Fundraising for antivaccine research – Respectful Insolence

. Handley we’re talking about here, a man whose attraction to bad antivaccine science is only rivaled by his utter lack of filters on what he says.But first, Handley has to get in on some of that sweet, sweet Nate Silver action. You remember Nate Silver, don’t you? I mentioned him just two weeks ago in the context of discussing science-based medicine. Just three weeks ago, Nate Silver dazzled the world with the accuracy of his predictions of the 2012 election results, predicting the outcome and margins of the presidential election, as well as Senate and House races. He did it through a very rigorous analysis of existing public polling data, and his predictions went against the conventional wisdom about the election that pundits wanted you to believe. I’m sure you can see where this going. Yes, because Nate Silver was right when so many thought that Mitt Romney would make it a much closer race and possibly even pull off a win, that must mean that vaccines cause autism. Well, not exactly, but Handley can’t resist citing Silver as support for his views:“In a complex system, however, mistakes are not measured in degrees but in whole orders of magnitude.”Nate Silver, The Signal and the NoiseIn the above quote, author Nate Silver is discussing the fact that Moody’s and S&P–the pre-eminent financial ratings agencies in the world– underestimated the default risk of CDO funds by a factor of over 200, facilitating the implosion of the housing bubble and a worldwide recession.Put another way, the financial experts at S&P and Moody’s predicted that certain financial instruments would have a default rate of just 0.12 percent (just over one tenth of one percent), when the actual default rate turned out to be 28%.How could so many smart people be so stupid?This question lies at the heart of a battle and debate that so many of us are currently fighting—is it possible that our health authorities, in an attempt to prevent every infectious disease they could through the use of vaccines, ended up creating a whole different set of problematic health outcomes in our children?The invocation of Nate Silver is inappropriate in the extreme. In actuality, Silver is the data-driven person, the one who correctly analyzes publicly available data. In comparison, Handley is more like the political pundits or the Republican operatives who were trying to “unskew” the polls and convince you that Mitt Romney was actually going to win. He reminds me of the “smart people” to which Nate Silver refers, who turned out to be so stupid. He is driven by an agenda, not data. He sees conspiracies, not truth. He believes pseudoscience, not science. Where skeptics cite real scientists, Handley cites all-purpose antiscience crank Dr. Donald Miller. I can understand why Handley wants to try to appropriate the Nate Silver mojo for himself, though. I view it as nothing more than an updated form of the “Galileo gambit.” In fact, I rather suspect we’ll be seeing more and more of the “Nate Silver gambit” from cranks after his success in predicting the 2012 election results.Be that as it may, what exactly is this study that Handley wants to help fund?I must admit, I’m underwhelmed. The study will apparently cost $500,000 to fund, but only $100,000 has been raised so far. Interestingly, as Handley noted above, mainstream autism charities have passed. I wonder why… It couldn’t be that the hypothesis at the heart of the study is one that’s already been scientifically discredited time and time again, could it? Or the rather useless design of the study:This study concerns a major current health question: namely, whether vaccination is linked in any way to children’s long-term health. Vaccination is one of the greatest discoveries in medicine, yet little is known about its long-term impact. The objective of this study is to evaluate the effects of vaccination by comparing vaccinated and unvaccinated children in terms of a number of major health outcomes, including asthma, autism, diabetes, and learning disability. The study involves a partnership between Jackson State University (JSU), Jackson, MS and the National Home Education Research Institute (NHERI), Salem, OR, which has long been involved in research on homeschool education.It all sounds rather innocuous, but looking deeper, I find that this “study” is not much of a study at all. In fact, it’s just an Internet survey, and not even a particularly informative survey. Why it will cost $500,000 to complete, I have no idea. It sures seems like a lot of green for a relatively easy study. It’s not as though a bunch of people to interview hundreds or thousands of subjects are needed. You can even look at it yourself, as one can find the survey here and here. Its principal investigator is Anthony R. Mawson, M.A., Dr.P.H.. That name sounded familiar to me, and it didn’t take much Googling before it came to me.It turns out that Dr. Mawson is a vocal supporter of—surprise! surprise!—Andrew Wakefield. For instance he wrote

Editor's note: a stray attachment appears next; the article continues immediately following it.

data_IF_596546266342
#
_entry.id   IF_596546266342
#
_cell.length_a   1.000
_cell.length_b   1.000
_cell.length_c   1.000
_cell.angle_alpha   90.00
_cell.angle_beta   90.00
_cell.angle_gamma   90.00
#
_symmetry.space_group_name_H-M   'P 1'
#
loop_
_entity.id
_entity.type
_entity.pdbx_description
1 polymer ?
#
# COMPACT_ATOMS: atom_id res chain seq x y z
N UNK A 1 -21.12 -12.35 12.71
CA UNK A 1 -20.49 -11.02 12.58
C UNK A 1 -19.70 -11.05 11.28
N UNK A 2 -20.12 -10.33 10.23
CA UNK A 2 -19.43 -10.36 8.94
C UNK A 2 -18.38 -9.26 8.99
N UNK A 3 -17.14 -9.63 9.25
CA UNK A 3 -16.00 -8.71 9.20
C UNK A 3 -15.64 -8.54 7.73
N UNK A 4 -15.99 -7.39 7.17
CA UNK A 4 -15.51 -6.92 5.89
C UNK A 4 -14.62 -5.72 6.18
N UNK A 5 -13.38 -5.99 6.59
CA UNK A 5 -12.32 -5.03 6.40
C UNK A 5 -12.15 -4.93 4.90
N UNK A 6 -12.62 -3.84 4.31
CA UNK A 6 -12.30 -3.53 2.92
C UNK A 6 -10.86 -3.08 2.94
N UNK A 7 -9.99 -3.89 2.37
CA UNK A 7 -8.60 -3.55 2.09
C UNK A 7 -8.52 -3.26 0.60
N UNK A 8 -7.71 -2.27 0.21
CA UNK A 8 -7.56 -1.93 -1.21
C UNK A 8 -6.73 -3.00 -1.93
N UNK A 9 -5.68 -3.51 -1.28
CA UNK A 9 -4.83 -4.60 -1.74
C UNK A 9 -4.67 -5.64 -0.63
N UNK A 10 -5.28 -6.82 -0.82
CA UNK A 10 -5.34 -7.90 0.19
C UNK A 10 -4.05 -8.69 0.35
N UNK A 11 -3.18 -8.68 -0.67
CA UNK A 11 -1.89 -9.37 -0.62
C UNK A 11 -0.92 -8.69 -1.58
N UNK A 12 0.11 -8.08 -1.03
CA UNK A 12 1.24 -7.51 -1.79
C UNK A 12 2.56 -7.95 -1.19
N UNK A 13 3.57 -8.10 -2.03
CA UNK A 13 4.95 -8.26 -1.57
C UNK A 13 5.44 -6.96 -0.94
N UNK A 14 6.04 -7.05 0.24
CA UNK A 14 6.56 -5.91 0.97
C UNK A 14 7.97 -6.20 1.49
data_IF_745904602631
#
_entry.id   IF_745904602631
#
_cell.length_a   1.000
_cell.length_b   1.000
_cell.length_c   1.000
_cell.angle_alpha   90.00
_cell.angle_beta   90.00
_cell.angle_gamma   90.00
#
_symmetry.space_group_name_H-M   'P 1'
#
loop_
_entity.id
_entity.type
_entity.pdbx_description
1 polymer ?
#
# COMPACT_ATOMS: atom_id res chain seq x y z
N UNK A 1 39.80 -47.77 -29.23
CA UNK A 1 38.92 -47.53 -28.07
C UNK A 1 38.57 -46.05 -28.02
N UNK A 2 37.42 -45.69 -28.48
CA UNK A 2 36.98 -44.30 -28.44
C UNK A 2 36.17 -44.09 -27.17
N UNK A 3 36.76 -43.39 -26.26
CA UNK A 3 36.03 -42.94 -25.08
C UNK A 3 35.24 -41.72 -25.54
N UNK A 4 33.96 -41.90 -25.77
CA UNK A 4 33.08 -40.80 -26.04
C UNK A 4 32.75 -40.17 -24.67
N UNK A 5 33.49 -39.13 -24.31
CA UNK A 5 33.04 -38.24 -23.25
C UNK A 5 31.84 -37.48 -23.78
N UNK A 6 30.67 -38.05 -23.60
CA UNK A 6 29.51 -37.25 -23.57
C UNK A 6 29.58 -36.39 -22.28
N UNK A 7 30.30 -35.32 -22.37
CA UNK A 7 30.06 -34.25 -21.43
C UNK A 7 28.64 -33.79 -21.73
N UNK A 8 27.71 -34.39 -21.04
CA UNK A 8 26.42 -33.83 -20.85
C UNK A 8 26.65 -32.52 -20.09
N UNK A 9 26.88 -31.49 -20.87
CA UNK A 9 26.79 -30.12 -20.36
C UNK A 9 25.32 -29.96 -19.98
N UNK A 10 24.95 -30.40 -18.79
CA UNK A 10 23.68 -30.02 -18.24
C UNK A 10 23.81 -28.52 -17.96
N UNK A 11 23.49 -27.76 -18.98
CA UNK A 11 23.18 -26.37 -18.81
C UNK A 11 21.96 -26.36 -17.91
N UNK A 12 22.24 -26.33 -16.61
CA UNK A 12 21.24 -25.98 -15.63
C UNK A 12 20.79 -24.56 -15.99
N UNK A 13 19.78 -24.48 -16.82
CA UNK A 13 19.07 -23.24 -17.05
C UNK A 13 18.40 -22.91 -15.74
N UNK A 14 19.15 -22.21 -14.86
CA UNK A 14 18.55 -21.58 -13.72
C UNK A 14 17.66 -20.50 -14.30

Source: Fundraising for antivaccine research – Respectful Insolence


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